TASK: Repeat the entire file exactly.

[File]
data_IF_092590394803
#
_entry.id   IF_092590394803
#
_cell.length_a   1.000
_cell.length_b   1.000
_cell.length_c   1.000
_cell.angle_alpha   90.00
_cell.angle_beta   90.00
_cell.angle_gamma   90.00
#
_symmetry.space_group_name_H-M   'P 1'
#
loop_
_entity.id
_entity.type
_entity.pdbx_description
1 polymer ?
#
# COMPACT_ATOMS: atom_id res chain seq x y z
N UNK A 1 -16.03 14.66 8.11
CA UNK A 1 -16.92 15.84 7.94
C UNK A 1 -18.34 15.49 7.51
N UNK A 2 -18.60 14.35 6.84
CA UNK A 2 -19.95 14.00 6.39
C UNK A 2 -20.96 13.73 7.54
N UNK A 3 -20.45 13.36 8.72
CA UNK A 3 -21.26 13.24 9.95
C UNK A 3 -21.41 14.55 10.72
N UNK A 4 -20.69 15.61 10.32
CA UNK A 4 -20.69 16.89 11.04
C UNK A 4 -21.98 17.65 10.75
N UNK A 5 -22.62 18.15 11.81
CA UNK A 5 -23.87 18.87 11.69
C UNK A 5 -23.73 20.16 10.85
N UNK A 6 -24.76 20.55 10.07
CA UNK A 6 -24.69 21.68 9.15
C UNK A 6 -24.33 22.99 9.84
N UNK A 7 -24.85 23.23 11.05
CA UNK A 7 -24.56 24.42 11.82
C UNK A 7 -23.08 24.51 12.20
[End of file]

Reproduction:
data_IF_092590394803
#
_entry.id   IF_092590394803
#
_cell.length_a   1.000
_cell.length_b   1.000
_cell.length_c   1.000
_cell.angle_alpha   90.00
_cell.angle_beta   90.00
_cell.angle_gamma   90.00
#
_symmetry.space_group_name_H-M   'P 1'
#
loop_
_entity.id
_entity.type
_entity.pdbx_description
1 polymer ?
#
# COMPACT_ATOMS: atom_id res chain seq x y z
N UNK A 1 -16.03 14.66 8.11
CA UNK A 1 -16.92 15.84 7.94
C UNK A 1 -18.34 15.49 7.51
N UNK A 2 -18.60 14.35 6.84
CA UNK A 2 -19.95 14.00 6.39
C UNK A 2 -20.96 13.73 7.54
N UNK A 3 -20.45 13.36 8.72
CA UNK A 3 -21.26 13.24 9.95
C UNK A 3 -21.41 14.55 10.72
N UNK A 4 -20.69 15.61 10.32
CA UNK A 4 -20.69 16.89 11.04
C UNK A 4 -21.98 17.65 10.75
N UNK A 5 -22.62 18.15 11.81
CA UNK A 5 -23.87 18.87 11.69
C UNK A 5 -23.73 20.16 10.85
N UNK A 6 -24.76 20.55 10.07
CA UNK A 6 -24.69 21.68 9.15
C UNK A 6 -24.33 22.99 9.84
N UNK A 7 -24.85 23.23 11.05
CA UNK A 7 -24.56 24.42 11.82
C UNK A 7 -23.08 24.51 12.20